int[] solutions = new int[n+1];
// We'll use 0 to indicate "no solution yet"
for(int i = 0; i <= n; ++i) {
solutions[i] = 0;
}
// Compute the fibonacci using this helper array

/**
Compute the nth Fibonacci number.
pre: n >= 0
pre: fib(n) <= maximum integer
pre: solutions.length >= n+1
post: returns the nth fibonacci number
*/
public static int newerfib(int n, int[] solutions) {
// Deal with precomputed solutions.  Note that return
// immediately exits the routine, so I don't need an
// else clause.
if (solutions[n] != 0) {
return solutions[n];
}
// Base case
if ((n == 0) || (n == 1)) {
solutions[n] = 1;
} // base case
// Recursive case
else {
} // recursive case
return solutions[n];
```
• What's the new running time? It's O(n). However, this may require more space, as we need to allocate an array of size theta(n).
• Yes, there are other ways to optimize the Fibonacci calculuation. For example, it turns out that you can simple keep track of the current two values.
• In the technique of dynamic programming, you use arrays of cached solutions, as above. It turns out that this is a good solution technique for many classes of problems, particularly problems that require us to consider a number of variations.

## Sorting

• Typically, computer scientists look at collections of problems and attempt to generalize subproblems. They then look for optimal solutions to those subproblems.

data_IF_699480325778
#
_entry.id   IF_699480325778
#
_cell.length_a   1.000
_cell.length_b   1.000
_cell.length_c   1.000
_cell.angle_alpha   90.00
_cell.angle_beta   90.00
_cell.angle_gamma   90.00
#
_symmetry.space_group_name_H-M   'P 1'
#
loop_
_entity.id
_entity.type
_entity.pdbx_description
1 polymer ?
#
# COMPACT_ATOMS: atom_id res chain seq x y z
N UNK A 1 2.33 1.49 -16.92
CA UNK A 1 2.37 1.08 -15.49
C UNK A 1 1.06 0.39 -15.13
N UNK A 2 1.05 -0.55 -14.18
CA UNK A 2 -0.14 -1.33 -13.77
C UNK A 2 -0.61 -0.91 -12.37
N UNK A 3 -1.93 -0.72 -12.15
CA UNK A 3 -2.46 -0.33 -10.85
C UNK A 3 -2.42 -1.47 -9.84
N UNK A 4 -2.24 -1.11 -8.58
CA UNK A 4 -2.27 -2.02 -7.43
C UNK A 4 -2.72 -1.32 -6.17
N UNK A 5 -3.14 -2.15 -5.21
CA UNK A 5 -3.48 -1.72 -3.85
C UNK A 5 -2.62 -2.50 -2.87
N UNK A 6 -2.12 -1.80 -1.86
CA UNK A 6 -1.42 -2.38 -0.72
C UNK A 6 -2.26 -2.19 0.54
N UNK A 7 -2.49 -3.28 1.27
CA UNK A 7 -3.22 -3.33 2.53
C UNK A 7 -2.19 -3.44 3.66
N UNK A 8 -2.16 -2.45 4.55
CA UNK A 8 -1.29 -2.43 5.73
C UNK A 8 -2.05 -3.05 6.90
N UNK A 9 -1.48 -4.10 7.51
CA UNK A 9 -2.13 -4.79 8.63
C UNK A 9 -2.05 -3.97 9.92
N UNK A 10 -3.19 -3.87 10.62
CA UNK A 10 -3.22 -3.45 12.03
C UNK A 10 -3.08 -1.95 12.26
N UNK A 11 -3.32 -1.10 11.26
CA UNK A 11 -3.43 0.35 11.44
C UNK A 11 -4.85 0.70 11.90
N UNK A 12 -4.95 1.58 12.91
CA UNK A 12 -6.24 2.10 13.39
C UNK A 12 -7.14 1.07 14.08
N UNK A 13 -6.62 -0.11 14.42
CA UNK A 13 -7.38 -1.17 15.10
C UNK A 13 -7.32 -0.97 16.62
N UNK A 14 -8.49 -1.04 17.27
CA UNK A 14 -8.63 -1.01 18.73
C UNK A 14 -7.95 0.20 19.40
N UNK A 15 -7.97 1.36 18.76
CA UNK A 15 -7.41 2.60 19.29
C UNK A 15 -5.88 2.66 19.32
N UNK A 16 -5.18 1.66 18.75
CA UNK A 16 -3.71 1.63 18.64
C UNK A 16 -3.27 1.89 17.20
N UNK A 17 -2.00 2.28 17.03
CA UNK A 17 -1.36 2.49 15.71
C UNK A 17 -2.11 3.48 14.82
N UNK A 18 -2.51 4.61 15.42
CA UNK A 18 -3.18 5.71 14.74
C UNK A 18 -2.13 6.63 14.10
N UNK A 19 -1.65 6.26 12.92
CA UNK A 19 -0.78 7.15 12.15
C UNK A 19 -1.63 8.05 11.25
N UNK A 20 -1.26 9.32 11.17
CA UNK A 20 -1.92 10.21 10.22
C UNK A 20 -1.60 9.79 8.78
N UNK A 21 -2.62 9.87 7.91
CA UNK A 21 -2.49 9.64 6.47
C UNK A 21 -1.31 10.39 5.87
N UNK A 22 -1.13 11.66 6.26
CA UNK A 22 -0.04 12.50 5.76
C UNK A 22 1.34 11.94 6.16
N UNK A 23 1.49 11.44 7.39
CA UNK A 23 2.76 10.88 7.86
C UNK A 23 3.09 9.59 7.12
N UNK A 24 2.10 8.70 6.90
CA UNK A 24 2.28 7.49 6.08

• One problem that seems to crop up a lot is that of sorting. Given a list, array, or vector of comparable elements, put the elements in order.
• in order means that each element is no bigger than the next element. (You can also sort in decreasing order, in which case each element is no smaller than the next element.)
• you usually need to ensure that all elements in the original list are in the sorted list.
• In evaluating sorting methods, we should concern ourselves with both the running time and the amount of extra storage (beyond the original vector) that is required.
• In place sorting is a special subclass of sorting algorithms in which the original object is modified, and little, if any, extra storage is used.
• Most often, sorting is accomplished by repeatedly swapping elements of the vector. However, this is not the only way in which sorting can be done.

### Selection sort

• Selection sort is among the simpler and more natural methods for sorting.
• In this sorting algorithm, you break the vector up into two subvectors, a sorted part and an unsorted part. You repeatedly find the largest of the unsorted elements in the Vector, and put that at the beginning of the sorted part. This continues until there are no unsorted elements.
• Here's my version of selection sort. It is a method of a `Vector`-like object, so we don't explicity refer to the vector.
```/**